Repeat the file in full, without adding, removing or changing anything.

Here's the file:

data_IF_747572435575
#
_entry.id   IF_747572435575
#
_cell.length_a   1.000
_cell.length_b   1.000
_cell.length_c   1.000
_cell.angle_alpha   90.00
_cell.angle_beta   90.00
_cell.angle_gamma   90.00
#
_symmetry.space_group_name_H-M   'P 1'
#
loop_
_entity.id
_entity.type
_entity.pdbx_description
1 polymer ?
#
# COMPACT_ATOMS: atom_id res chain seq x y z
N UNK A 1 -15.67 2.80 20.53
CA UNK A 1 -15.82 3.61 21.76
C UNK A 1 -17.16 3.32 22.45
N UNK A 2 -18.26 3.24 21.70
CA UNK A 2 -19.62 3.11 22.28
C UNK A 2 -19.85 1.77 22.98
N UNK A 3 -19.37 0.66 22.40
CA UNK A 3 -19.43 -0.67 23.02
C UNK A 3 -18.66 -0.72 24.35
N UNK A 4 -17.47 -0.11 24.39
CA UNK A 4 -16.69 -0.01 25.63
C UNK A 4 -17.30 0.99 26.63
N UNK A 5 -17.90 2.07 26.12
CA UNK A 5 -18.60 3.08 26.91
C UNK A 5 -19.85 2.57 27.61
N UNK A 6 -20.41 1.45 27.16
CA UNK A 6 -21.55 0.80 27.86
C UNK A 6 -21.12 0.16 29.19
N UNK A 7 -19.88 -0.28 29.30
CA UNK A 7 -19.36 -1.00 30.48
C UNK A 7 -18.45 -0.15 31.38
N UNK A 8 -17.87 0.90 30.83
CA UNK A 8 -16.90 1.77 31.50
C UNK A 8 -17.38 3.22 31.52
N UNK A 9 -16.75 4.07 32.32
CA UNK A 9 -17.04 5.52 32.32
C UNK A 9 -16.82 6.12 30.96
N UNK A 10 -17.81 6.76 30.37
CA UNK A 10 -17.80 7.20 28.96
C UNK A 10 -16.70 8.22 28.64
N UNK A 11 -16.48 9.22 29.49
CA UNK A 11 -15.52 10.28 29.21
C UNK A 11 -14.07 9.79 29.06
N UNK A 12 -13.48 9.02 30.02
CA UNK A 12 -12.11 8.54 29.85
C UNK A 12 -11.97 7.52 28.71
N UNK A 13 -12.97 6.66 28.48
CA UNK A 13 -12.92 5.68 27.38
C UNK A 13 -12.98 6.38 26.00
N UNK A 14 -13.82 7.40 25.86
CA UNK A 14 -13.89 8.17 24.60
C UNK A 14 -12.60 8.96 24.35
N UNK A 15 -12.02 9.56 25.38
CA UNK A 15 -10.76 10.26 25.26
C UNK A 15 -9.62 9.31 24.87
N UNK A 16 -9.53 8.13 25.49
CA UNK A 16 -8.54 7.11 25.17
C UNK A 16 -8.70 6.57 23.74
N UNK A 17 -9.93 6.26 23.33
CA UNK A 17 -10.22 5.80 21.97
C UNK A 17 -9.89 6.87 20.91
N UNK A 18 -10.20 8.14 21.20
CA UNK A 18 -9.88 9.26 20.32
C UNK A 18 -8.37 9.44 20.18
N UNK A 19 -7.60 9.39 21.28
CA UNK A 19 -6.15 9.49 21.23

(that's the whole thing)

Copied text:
data_IF_747572435575
#
_entry.id   IF_747572435575
#
_cell.length_a   1.000
_cell.length_b   1.000
_cell.length_c   1.000
_cell.angle_alpha   90.00
_cell.angle_beta   90.00
_cell.angle_gamma   90.00
#
_symmetry.space_group_name_H-M   'P 1'
#
loop_
_entity.id
_entity.type
_entity.pdbx_description
1 polymer ?
#
# COMPACT_ATOMS: atom_id res chain seq x y z
N UNK A 1 -15.67 2.80 20.53
CA UNK A 1 -15.82 3.61 21.76
C UNK A 1 -17.16 3.32 22.45
N UNK A 2 -18.26 3.24 21.70
CA UNK A 2 -19.62 3.11 22.28
C UNK A 2 -19.85 1.77 22.98
N UNK A 3 -19.37 0.66 22.40
CA UNK A 3 -19.43 -0.67 23.02
C UNK A 3 -18.66 -0.72 24.35
N UNK A 4 -17.47 -0.11 24.39
CA UNK A 4 -16.69 -0.01 25.63
C UNK A 4 -17.30 0.99 26.63
N UNK A 5 -17.90 2.07 26.12
CA UNK A 5 -18.60 3.08 26.91
C UNK A 5 -19.85 2.57 27.61
N UNK A 6 -20.41 1.45 27.16
CA UNK A 6 -21.55 0.80 27.86
C UNK A 6 -21.12 0.16 29.19
N UNK A 7 -19.88 -0.28 29.30
CA UNK A 7 -19.36 -1.00 30.48
C UNK A 7 -18.45 -0.15 31.38
N UNK A 8 -17.87 0.90 30.83
CA UNK A 8 -16.90 1.77 31.50
C UNK A 8 -17.38 3.22 31.52
N UNK A 9 -16.75 4.07 32.32
CA UNK A 9 -17.04 5.52 32.32
C UNK A 9 -16.82 6.12 30.96
N UNK A 10 -17.81 6.76 30.37
CA UNK A 10 -17.80 7.20 28.96
C UNK A 10 -16.70 8.22 28.64
N UNK A 11 -16.48 9.22 29.49
CA UNK A 11 -15.52 10.28 29.21
C UNK A 11 -14.07 9.79 29.06
N UNK A 12 -13.48 9.02 30.02
CA UNK A 12 -12.11 8.54 29.85
C UNK A 12 -11.97 7.52 28.71
N UNK A 13 -12.97 6.66 28.48
CA UNK A 13 -12.92 5.68 27.38
C UNK A 13 -12.98 6.38 26.00
N UNK A 14 -13.82 7.40 25.86
CA UNK A 14 -13.89 8.17 24.60
C UNK A 14 -12.60 8.96 24.35
N UNK A 15 -12.02 9.56 25.38
CA UNK A 15 -10.76 10.26 25.26
C UNK A 15 -9.62 9.31 24.87
N UNK A 16 -9.53 8.13 25.49
CA UNK A 16 -8.54 7.11 25.17
C UNK A 16 -8.70 6.57 23.74
N UNK A 17 -9.93 6.26 23.33
CA UNK A 17 -10.22 5.80 21.97
C UNK A 17 -9.89 6.87 20.91
N UNK A 18 -10.20 8.14 21.20
CA UNK A 18 -9.88 9.26 20.32
C UNK A 18 -8.37 9.44 20.18
N UNK A 19 -7.60 9.39 21.28
CA UNK A 19 -6.15 9.49 21.23